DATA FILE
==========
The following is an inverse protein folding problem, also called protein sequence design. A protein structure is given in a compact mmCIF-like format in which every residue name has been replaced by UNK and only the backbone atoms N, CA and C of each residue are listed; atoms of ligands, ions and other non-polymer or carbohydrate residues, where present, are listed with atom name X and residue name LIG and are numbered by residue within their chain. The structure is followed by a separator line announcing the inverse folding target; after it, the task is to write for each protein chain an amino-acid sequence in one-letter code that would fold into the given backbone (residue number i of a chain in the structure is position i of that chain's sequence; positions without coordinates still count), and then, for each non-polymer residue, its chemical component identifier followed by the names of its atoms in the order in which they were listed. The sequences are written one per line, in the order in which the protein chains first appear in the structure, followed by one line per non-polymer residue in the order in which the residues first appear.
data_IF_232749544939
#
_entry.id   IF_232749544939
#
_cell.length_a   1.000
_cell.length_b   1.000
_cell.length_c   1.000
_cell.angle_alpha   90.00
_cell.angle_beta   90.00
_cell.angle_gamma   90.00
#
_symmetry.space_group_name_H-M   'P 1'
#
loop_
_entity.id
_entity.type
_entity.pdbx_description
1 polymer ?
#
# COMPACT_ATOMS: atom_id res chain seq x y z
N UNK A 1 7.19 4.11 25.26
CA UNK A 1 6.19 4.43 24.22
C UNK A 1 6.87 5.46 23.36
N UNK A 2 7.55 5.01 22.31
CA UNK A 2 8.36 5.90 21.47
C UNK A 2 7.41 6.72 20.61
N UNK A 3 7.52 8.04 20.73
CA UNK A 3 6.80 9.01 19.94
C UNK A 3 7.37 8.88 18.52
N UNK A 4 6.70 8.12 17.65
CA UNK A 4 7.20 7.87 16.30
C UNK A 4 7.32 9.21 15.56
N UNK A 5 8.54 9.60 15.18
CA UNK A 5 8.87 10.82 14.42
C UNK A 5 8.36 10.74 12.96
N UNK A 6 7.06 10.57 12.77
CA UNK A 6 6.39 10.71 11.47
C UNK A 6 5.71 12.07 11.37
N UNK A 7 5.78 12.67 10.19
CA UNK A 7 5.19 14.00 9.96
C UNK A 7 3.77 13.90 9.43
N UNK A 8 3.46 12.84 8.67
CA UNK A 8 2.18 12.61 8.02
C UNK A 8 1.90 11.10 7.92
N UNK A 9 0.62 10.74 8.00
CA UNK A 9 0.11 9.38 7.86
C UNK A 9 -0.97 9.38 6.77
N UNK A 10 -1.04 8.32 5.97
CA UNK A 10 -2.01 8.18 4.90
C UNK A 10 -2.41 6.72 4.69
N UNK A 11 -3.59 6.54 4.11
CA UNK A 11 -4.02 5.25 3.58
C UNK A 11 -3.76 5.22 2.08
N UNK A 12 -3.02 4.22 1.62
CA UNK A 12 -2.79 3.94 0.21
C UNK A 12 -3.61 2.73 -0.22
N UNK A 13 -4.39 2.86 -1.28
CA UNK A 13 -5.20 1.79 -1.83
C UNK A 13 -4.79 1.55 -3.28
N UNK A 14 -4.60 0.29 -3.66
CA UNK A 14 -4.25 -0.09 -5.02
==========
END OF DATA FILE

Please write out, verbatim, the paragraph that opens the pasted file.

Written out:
The following is an inverse protein folding problem, also called protein sequence design. A protein structure is given in a compact mmCIF-like format in which every residue name has been replaced by UNK and only the backbone atoms N, CA and C of each residue are listed; atoms of ligands, ions and other non-polymer or carbohydrate residues, where present, are listed with atom name X and residue name LIG and are numbered by residue within their chain. The structure is followed by a separator line announcing the inverse folding target; after it, the task is to write for each protein chain an amino-acid sequence in one-letter code that would fold into the given backbone (residue number i of a chain in the structure is position i of that chain's sequence; positions without coordinates still count), and then, for each non-polymer residue, its chemical component identifier followed by the names of its atoms in the order in which they were listed. The sequences are written one per line, in the order in which the protein chains first appear in the structure, followed by one line per non-polymer residue in the order in which the residues first appear.